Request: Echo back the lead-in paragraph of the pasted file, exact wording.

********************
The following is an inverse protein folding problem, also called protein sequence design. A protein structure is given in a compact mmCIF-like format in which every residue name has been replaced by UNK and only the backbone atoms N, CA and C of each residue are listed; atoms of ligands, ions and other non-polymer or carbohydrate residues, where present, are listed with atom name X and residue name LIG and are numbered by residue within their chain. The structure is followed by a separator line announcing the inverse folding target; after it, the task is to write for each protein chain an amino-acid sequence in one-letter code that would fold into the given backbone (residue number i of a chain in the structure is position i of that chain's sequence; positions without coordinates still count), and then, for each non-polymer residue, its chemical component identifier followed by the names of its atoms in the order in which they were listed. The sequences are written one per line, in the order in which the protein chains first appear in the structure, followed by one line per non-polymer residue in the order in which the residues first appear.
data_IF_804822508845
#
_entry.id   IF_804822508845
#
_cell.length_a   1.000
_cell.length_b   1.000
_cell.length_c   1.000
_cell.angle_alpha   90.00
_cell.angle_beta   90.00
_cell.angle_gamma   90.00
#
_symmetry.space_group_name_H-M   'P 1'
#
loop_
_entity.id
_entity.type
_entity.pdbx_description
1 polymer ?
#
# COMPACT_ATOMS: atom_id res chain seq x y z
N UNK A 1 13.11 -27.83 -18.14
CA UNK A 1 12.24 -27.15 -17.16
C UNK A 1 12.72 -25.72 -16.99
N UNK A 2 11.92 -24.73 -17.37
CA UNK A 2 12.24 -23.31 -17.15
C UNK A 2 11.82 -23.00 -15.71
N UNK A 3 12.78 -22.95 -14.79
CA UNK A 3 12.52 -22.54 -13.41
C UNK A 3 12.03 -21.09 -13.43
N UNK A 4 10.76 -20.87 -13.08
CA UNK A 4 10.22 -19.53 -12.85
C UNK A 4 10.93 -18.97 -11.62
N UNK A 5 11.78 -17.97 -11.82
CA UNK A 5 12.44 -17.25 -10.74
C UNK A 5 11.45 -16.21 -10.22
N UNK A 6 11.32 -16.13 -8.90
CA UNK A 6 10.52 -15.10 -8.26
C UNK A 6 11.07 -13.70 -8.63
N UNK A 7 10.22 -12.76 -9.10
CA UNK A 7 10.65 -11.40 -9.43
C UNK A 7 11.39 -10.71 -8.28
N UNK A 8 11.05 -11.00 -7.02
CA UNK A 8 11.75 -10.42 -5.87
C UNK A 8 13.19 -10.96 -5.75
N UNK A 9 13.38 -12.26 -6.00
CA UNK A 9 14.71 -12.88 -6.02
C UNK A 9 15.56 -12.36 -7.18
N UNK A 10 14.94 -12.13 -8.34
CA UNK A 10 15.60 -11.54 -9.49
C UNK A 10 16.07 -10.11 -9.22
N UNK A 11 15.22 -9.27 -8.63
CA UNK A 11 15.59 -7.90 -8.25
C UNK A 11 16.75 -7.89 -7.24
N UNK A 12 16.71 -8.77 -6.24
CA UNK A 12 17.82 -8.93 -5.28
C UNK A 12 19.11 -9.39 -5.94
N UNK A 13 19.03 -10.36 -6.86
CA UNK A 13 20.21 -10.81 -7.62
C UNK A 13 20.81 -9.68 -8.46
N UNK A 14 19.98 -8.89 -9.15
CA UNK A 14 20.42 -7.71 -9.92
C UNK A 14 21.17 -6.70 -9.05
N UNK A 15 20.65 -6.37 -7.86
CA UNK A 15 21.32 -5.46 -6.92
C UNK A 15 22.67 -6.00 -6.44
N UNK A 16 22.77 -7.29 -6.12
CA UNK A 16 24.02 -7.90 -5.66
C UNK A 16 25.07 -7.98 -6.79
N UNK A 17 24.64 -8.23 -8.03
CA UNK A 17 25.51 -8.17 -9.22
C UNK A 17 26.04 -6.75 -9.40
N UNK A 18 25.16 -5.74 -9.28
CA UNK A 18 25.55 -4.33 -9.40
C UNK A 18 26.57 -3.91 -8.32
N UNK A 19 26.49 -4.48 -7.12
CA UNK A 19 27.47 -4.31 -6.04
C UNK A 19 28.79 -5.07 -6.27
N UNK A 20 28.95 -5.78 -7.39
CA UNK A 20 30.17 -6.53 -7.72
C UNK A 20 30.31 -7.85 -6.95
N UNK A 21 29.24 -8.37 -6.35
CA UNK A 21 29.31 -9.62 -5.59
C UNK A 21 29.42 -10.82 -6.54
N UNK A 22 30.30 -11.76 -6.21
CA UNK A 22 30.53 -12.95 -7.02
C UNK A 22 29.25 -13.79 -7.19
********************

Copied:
The following is an inverse protein folding problem, also called protein sequence design. A protein structure is given in a compact mmCIF-like format in which every residue name has been replaced by UNK and only the backbone atoms N, CA and C of each residue are listed; atoms of ligands, ions and other non-polymer or carbohydrate residues, where present, are listed with atom name X and residue name LIG and are numbered by residue within their chain. The structure is followed by a separator line announcing the inverse folding target; after it, the task is to write for each protein chain an amino-acid sequence in one-letter code that would fold into the given backbone (residue number i of a chain in the structure is position i of that chain's sequence; positions without coordinates still count), and then, for each non-polymer residue, its chemical component identifier followed by the names of its atoms in the order in which they were listed. The sequences are written one per line, in the order in which the protein chains first appear in the structure, followed by one line per non-polymer residue in the order in which the residues first appear.